Confession: I am a planner through and through. So knowing my first day as principal would be Monday, July 3, a day in which many of the year round district employees would be on vacation (and rightfully so) meant I was going to do some serious legwork ahead of time to ensure the first day would get off to a smooth start.
- Appointment with HR to get my credentials and secure a district ID and keys for my building. Check.
- Complete the necessary forms as soon (and as diligently!) as possible to ensure payroll and benefits would be in order. Check.
- Meeting with retired principal and my new supervisor featuring building tour and lunch to ask questions about current school/district procedures, school strategic plan, and teaching and learning. Bam!
- Plan to meet with the I.T. department to access to email, staff intranet, and other online portals to understand the district landscape of teaching and learning. Nailed it.
- Night before: Load car with personal effects and a few tools for hanging wall art. Check.
- Make lunch for the day (or lunches for the whole week). Overachieving now.
- Load iPhone with education podcasts (50 minute commute). Smooth operator.
So imagine my surprise when I arrived bright and early to school Monday morning, enter the building (keycard works. Oh yeah!), take out the office door key, put it in the lock and…it DOESN’T WORK. So much for plan A. Now, truth be told, it wasn’t a big deal because one of the custodians was on the grounds mowing the lawn and he kindly let me in to the office; however, when you are on the “world-beater high” thinking about all of the things that you are going to accomplish – where you’ll start, what you’ll do, who you’ll contact first, making sense of that picture you can’t even see yet? – you run the risk of getting checked right at the door. In this case, literally and figuratively.
It was a beautiful morning, and I really enjoyed my extra walk across the playground to greet my custodian and ask him to please let me in. We also had a great conversation about the history of building locks and keys. In a way, that conversation set the tone for a fantastic day working with great people on a weirdly timed Monday before district shut down for Independence Day. By the way I think the unofficial theme of the day was “Let me check if they are here today.” Here’s how the day turned out:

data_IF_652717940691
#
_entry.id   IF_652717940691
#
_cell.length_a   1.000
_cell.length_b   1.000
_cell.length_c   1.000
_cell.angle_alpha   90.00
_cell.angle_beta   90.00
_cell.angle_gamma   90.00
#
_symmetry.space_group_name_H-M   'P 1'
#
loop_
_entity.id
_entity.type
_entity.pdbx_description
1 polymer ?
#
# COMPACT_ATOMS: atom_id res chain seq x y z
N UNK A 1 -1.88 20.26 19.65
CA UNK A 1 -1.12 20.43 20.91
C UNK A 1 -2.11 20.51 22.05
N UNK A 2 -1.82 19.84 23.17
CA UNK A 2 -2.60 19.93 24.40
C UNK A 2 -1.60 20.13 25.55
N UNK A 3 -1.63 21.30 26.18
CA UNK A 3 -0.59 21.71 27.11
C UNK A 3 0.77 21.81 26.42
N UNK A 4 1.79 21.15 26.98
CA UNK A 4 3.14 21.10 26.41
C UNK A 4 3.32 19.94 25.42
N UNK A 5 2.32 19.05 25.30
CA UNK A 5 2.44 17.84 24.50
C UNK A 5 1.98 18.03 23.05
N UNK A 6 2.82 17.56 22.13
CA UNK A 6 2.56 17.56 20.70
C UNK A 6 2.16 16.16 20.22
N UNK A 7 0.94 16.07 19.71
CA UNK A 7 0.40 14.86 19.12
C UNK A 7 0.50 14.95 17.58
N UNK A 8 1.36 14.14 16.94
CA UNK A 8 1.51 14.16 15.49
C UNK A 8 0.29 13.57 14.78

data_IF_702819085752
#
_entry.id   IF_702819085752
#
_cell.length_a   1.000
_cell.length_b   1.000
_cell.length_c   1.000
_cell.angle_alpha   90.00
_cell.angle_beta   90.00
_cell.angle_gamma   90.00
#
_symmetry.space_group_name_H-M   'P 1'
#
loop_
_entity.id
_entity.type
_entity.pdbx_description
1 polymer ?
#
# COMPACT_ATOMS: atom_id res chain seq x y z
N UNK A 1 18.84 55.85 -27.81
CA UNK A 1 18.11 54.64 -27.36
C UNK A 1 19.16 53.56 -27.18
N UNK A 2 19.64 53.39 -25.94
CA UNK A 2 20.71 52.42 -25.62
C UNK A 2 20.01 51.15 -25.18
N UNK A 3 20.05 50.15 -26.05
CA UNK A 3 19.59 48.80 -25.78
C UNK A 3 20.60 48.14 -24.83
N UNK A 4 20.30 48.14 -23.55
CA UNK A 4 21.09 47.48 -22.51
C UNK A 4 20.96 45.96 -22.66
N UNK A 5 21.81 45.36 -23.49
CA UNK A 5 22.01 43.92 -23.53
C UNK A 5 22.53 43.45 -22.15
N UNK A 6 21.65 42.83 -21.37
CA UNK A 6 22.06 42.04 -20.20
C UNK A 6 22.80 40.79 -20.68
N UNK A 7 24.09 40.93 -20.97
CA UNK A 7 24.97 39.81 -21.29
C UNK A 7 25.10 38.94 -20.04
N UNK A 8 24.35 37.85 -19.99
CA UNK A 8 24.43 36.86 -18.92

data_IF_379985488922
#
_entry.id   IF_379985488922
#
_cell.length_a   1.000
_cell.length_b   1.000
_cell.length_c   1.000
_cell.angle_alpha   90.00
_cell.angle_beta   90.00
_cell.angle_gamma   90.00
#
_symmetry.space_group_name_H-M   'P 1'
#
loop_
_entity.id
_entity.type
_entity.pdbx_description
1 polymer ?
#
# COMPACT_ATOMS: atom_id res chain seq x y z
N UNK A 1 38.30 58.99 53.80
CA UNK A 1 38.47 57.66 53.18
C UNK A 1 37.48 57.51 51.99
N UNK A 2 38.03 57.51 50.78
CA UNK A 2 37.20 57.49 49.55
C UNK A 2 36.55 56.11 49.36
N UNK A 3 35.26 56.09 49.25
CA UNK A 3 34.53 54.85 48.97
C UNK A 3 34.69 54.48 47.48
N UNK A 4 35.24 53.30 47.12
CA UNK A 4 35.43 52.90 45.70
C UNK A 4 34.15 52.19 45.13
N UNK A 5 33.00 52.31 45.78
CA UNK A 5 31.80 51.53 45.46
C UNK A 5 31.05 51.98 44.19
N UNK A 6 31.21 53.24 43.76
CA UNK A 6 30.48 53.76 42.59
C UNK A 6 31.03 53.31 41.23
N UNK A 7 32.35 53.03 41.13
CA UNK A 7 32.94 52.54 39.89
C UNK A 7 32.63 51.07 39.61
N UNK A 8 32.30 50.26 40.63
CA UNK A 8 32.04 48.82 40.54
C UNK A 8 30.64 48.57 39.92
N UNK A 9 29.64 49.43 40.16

The facilities personnel explained the situation with the keys, and in this case, patience turned out to be my answer. The Human Resources personnel I met with today pointed me in the right direction to get my IT and finance questions answered. The information services (IT) personnel went above and beyond to ensure my login credentials were in order and contacted my school support technician about my computer (since I didn’t have one in my office yet). The technician, who splits time in my building and another, came from the other building early to meet with me adjusting their whole day’s schedule and set up, not one but, TWO computers for me to use. The finance personnel answered my payroll questions, and last but not least, I had a great conversation with the communications department about the school’s webpage and use of social media. They even updated my school’s page late this afternoon after I put in an upload request.
Through all this, I was reminded of a few things:
- It’s all about people and relationships. If you make plans, and they go awry, something or someone can get you back on track and/or help develop a new plan. (My custodian unlocked my office door.)
- If you go out of your way to smile, ask questions, and get to know others, they will go out of their way to help you. (The IT department got my access, set up 2 computers and communications updated my school webpage).
- If you aren’t sure where to start, just make a choice and the rest will fall in line. (I went to HR and they contacted other departments who were ready when I got there.)
You don’t always need to have all the pieces to see a complete picture because if you seek the help of others, they can bring pieces that can fill in the gaps. Keep in mind everything fits together when it needs to, and with a balance of organization, flexibility, and sincere, genuine consideration of others, an unexpected situation can be a opportunity for great things to happen.
I’m excited for what’s to come on day 2, and I want to end this post with a question:
What pieces were you missing on your first day, and how did things come to fit together?